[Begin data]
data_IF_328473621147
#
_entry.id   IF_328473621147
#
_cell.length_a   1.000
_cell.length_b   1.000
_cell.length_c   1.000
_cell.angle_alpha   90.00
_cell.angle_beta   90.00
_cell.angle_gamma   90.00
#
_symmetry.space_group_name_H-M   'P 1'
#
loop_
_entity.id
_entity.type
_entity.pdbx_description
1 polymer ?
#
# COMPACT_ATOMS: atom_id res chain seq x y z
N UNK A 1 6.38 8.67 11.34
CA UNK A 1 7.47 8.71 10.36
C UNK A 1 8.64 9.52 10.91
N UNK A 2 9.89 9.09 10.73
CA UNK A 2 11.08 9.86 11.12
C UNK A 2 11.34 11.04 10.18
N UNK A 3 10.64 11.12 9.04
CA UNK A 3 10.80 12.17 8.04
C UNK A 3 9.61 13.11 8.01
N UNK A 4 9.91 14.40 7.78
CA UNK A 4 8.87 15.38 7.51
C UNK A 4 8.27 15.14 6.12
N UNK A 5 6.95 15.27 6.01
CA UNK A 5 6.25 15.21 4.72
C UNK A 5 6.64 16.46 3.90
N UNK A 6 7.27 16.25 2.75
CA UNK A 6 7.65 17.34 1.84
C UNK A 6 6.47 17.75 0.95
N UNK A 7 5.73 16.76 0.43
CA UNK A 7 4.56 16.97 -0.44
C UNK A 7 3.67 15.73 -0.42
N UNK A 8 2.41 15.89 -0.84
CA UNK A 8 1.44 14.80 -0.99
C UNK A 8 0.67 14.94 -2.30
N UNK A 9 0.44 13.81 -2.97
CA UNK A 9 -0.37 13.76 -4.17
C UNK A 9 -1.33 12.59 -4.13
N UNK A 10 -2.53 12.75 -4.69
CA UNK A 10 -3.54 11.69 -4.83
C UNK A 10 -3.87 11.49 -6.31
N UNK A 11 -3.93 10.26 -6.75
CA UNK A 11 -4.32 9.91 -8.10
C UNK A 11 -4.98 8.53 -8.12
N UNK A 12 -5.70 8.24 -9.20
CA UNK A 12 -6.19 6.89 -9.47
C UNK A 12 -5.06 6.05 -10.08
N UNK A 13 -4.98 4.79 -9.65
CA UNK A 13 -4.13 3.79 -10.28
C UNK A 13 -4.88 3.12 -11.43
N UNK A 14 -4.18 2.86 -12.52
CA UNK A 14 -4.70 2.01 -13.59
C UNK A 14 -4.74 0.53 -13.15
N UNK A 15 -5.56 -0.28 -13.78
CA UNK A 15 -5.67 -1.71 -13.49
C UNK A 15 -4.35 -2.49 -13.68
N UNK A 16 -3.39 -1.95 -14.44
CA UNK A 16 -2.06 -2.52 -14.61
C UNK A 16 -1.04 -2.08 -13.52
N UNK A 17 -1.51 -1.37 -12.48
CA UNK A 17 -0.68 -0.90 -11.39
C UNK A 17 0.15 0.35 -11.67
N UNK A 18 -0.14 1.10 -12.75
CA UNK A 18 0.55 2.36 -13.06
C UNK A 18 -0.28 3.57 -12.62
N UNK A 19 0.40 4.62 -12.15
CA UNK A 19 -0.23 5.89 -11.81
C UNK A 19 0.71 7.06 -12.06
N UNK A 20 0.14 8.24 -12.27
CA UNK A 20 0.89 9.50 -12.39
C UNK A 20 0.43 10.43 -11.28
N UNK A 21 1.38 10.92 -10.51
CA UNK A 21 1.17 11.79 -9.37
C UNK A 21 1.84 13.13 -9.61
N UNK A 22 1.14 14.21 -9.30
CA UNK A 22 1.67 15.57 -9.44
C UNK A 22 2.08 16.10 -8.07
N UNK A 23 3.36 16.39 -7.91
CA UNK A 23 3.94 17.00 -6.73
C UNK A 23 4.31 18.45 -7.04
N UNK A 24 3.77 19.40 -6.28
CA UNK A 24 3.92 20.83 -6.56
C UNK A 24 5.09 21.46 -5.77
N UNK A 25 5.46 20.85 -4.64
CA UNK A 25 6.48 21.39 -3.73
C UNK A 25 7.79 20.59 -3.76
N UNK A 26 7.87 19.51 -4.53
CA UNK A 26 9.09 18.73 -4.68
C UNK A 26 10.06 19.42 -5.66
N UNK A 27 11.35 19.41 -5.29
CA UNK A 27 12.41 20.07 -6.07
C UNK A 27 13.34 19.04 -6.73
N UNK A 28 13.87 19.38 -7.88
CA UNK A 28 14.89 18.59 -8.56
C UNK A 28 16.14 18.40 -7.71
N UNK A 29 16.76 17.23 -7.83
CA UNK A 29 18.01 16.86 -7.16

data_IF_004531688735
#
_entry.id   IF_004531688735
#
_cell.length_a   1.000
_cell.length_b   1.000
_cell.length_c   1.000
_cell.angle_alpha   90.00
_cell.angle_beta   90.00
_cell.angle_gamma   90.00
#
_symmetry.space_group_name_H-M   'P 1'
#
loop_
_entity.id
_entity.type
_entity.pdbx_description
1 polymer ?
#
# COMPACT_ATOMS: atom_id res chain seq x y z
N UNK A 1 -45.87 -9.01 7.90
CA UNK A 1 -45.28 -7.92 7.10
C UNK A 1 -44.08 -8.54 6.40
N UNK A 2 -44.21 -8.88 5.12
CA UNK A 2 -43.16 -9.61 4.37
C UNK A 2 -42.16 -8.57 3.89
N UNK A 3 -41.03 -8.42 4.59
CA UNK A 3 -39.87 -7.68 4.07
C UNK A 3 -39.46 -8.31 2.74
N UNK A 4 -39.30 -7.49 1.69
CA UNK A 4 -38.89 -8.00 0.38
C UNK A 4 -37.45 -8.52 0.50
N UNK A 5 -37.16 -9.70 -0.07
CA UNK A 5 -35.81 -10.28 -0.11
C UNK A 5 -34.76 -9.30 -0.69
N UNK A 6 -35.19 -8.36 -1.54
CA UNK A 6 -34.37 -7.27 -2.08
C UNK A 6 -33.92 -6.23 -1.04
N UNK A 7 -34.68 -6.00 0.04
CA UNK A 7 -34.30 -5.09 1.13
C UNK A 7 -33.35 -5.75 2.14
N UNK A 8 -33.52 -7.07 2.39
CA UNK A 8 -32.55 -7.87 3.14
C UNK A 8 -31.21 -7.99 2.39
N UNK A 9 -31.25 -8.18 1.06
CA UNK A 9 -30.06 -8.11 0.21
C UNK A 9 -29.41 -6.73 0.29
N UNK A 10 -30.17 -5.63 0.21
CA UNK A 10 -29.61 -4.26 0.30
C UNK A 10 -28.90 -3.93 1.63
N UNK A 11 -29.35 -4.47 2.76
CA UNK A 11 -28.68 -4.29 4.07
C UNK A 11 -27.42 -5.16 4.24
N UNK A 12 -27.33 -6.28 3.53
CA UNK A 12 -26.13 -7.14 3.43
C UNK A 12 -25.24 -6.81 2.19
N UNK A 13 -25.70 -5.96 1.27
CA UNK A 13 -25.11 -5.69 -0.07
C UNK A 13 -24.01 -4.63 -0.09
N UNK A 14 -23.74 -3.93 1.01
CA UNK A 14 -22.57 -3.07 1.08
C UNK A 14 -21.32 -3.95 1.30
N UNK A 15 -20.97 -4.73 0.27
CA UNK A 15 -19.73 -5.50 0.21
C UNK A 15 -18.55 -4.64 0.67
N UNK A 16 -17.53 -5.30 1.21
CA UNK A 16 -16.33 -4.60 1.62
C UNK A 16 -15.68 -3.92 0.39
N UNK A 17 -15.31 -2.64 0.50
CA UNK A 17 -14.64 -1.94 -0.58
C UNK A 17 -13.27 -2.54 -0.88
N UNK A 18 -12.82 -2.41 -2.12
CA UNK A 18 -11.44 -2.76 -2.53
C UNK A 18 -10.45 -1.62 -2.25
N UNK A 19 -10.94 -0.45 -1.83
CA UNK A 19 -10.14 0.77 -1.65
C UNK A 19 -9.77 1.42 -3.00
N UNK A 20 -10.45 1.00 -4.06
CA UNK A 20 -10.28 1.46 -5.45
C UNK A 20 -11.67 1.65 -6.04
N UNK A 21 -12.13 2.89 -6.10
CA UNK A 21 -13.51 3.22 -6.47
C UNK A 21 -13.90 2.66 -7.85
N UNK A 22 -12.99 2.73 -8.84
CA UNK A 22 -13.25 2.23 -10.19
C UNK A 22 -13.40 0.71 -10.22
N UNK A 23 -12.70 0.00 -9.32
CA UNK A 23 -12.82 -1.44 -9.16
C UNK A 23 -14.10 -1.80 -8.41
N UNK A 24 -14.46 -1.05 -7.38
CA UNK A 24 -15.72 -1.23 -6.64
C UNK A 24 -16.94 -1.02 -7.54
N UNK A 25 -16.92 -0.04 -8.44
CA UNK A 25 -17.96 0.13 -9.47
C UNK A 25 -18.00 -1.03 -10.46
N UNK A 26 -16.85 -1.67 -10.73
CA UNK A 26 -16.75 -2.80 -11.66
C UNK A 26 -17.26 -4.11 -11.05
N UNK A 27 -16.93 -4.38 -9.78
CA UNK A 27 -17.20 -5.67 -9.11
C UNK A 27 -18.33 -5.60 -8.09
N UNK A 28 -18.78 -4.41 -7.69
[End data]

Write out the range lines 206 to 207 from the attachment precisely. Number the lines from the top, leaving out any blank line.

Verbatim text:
CA UNK A 27 -17.20 -5.67 -9.11
C UNK A 27 -18.33 -5.60 -8.09